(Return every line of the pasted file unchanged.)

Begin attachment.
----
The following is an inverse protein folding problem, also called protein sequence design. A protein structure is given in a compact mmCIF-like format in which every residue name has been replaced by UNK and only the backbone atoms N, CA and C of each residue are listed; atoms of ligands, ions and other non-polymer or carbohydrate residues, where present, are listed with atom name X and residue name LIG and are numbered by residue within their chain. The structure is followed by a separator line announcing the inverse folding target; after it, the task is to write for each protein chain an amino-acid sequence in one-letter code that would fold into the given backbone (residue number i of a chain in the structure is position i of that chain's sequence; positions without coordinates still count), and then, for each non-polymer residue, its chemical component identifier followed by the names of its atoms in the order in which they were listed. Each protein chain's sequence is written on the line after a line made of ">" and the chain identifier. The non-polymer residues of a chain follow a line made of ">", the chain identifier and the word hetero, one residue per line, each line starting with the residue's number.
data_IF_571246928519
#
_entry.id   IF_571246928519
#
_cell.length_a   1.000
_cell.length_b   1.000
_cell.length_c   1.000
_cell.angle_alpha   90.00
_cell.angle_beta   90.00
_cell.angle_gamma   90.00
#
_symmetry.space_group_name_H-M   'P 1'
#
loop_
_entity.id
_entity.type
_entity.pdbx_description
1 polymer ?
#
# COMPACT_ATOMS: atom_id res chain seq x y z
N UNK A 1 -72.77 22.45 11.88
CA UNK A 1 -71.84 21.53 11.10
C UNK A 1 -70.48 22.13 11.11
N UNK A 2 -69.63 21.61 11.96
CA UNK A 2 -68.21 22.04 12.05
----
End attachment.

The following is an inverse protein folding problem, also called protein sequence design. A protein structure is given in a compact mmCIF-like format in which every residue name has been replaced by UNK and only the backbone atoms N, CA and C of each residue are listed; atoms of ligands, ions and other non-polymer or carbohydrate residues, where present, are listed with atom name X and residue name LIG and are numbered by residue within their chain. The structure is followed by a separator line announcing the inverse folding target; after it, the task is to write for each protein chain an amino-acid sequence in one-letter code that would fold into the given backbone (residue number i of a chain in the structure is position i of that chain's sequence; positions without coordinates still count), and then, for each non-polymer residue, its chemical component identifier followed by the names of its atoms in the order in which they were listed. Each protein chain's sequence is written on the line after a line made of ">" and the chain identifier. The non-polymer residues of a chain follow a line made of ">", the chain identifier and the word hetero, one residue per line, each line starting with the residue's number.
data_IF_571246928519
#
_entry.id   IF_571246928519
#
_cell.length_a   1.000
_cell.length_b   1.000
_cell.length_c   1.000
_cell.angle_alpha   90.00
_cell.angle_beta   90.00
_cell.angle_gamma   90.00
#
_symmetry.space_group_name_H-M   'P 1'
#
loop_
_entity.id
_entity.type
_entity.pdbx_description
1 polymer ?
#
# COMPACT_ATOMS: atom_id res chain seq x y z
N UNK A 1 -72.77 22.45 11.88
CA UNK A 1 -71.84 21.53 11.10
C UNK A 1 -70.48 22.13 11.11
N UNK A 2 -69.63 21.61 11.96
CA UNK A 2 -68.21 22.04 12.05